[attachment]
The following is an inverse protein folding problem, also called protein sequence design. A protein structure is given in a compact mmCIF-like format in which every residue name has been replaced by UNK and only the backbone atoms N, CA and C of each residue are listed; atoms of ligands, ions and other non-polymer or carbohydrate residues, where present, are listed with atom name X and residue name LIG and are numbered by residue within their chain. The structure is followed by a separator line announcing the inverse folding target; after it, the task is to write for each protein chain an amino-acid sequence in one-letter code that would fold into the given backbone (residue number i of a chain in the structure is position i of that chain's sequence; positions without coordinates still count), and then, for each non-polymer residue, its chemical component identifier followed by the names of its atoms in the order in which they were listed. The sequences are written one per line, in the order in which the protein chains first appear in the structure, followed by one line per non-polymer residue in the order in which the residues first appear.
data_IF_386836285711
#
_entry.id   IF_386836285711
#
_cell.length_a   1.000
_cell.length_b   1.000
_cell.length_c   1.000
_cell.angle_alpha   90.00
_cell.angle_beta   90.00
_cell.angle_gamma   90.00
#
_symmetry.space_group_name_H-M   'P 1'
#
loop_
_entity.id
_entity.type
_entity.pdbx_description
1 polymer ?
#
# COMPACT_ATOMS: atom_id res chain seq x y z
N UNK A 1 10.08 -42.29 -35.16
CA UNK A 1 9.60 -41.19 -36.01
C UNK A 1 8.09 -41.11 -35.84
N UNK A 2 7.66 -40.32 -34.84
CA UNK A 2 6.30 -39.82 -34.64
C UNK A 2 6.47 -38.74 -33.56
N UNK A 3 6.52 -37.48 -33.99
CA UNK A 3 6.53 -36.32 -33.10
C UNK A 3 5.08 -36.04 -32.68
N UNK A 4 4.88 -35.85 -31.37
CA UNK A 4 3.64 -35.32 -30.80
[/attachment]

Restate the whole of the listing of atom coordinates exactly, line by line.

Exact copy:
The following is an inverse protein folding problem, also called protein sequence design. A protein structure is given in a compact mmCIF-like format in which every residue name has been replaced by UNK and only the backbone atoms N, CA and C of each residue are listed; atoms of ligands, ions and other non-polymer or carbohydrate residues, where present, are listed with atom name X and residue name LIG and are numbered by residue within their chain. The structure is followed by a separator line announcing the inverse folding target; after it, the task is to write for each protein chain an amino-acid sequence in one-letter code that would fold into the given backbone (residue number i of a chain in the structure is position i of that chain's sequence; positions without coordinates still count), and then, for each non-polymer residue, its chemical component identifier followed by the names of its atoms in the order in which they were listed. The sequences are written one per line, in the order in which the protein chains first appear in the structure, followed by one line per non-polymer residue in the order in which the residues first appear.
data_IF_386836285711
#
_entry.id   IF_386836285711
#
_cell.length_a   1.000
_cell.length_b   1.000
_cell.length_c   1.000
_cell.angle_alpha   90.00
_cell.angle_beta   90.00
_cell.angle_gamma   90.00
#
_symmetry.space_group_name_H-M   'P 1'
#
loop_
_entity.id
_entity.type
_entity.pdbx_description
1 polymer ?
#
# COMPACT_ATOMS: atom_id res chain seq x y z
N UNK A 1 10.08 -42.29 -35.16
CA UNK A 1 9.60 -41.19 -36.01
C UNK A 1 8.09 -41.11 -35.84
N UNK A 2 7.66 -40.32 -34.84
CA UNK A 2 6.30 -39.82 -34.64
C UNK A 2 6.47 -38.74 -33.56
N UNK A 3 6.52 -37.48 -33.99
CA UNK A 3 6.53 -36.32 -33.10
C UNK A 3 5.08 -36.04 -32.68
N UNK A 4 4.88 -35.85 -31.37
CA UNK A 4 3.64 -35.32 -30.80